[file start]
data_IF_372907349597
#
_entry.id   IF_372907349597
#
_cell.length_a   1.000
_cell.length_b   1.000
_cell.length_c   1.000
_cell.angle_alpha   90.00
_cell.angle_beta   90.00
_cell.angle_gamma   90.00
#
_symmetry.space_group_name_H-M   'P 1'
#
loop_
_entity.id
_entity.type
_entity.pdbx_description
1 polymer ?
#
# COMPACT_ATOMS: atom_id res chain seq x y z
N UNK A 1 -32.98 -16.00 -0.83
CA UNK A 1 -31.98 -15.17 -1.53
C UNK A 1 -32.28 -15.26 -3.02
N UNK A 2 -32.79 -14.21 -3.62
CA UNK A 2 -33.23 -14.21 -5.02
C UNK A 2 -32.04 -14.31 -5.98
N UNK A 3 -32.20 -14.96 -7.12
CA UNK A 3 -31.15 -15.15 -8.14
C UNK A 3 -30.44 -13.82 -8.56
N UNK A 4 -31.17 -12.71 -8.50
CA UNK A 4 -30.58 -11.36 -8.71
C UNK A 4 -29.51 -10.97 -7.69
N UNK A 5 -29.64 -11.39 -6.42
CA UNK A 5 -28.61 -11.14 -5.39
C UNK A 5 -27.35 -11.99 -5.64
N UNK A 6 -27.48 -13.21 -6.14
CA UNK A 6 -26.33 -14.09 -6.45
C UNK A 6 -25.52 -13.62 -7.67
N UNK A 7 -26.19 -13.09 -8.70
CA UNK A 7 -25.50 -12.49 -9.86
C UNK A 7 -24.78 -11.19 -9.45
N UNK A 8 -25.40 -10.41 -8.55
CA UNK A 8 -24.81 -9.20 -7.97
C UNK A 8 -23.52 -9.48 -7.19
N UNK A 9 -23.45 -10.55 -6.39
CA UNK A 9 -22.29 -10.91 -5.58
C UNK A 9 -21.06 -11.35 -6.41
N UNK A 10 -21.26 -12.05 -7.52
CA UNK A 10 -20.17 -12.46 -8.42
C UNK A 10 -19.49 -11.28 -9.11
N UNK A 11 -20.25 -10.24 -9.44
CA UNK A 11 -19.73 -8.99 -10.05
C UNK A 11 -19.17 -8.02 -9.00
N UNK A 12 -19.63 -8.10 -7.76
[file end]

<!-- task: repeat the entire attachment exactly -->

data_IF_372907349597
#
_entry.id   IF_372907349597
#
_cell.length_a   1.000
_cell.length_b   1.000
_cell.length_c   1.000
_cell.angle_alpha   90.00
_cell.angle_beta   90.00
_cell.angle_gamma   90.00
#
_symmetry.space_group_name_H-M   'P 1'
#
loop_
_entity.id
_entity.type
_entity.pdbx_description
1 polymer ?
#
# COMPACT_ATOMS: atom_id res chain seq x y z
N UNK A 1 -32.98 -16.00 -0.83
CA UNK A 1 -31.98 -15.17 -1.53
C UNK A 1 -32.28 -15.26 -3.02
N UNK A 2 -32.79 -14.21 -3.62
CA UNK A 2 -33.23 -14.21 -5.02
C UNK A 2 -32.04 -14.31 -5.98
N UNK A 3 -32.20 -14.96 -7.12
CA UNK A 3 -31.15 -15.15 -8.14
C UNK A 3 -30.44 -13.82 -8.56
N UNK A 4 -31.17 -12.71 -8.50
CA UNK A 4 -30.58 -11.36 -8.71
C UNK A 4 -29.51 -10.97 -7.69
N UNK A 5 -29.64 -11.39 -6.42
CA UNK A 5 -28.61 -11.14 -5.39
C UNK A 5 -27.35 -11.99 -5.64
N UNK A 6 -27.48 -13.21 -6.14
CA UNK A 6 -26.33 -14.09 -6.45
C UNK A 6 -25.52 -13.62 -7.67
N UNK A 7 -26.19 -13.09 -8.70
CA UNK A 7 -25.50 -12.49 -9.86
C UNK A 7 -24.78 -11.19 -9.45
N UNK A 8 -25.40 -10.41 -8.55
CA UNK A 8 -24.81 -9.20 -7.97
C UNK A 8 -23.52 -9.48 -7.19
N UNK A 9 -23.45 -10.55 -6.39
CA UNK A 9 -22.29 -10.91 -5.58
C UNK A 9 -21.06 -11.35 -6.41
N UNK A 10 -21.26 -12.05 -7.52
CA UNK A 10 -20.17 -12.46 -8.42
C UNK A 10 -19.49 -11.28 -9.11
N UNK A 11 -20.25 -10.24 -9.44
CA UNK A 11 -19.73 -8.99 -10.05
C UNK A 11 -19.17 -8.02 -9.00
N UNK A 12 -19.63 -8.10 -7.76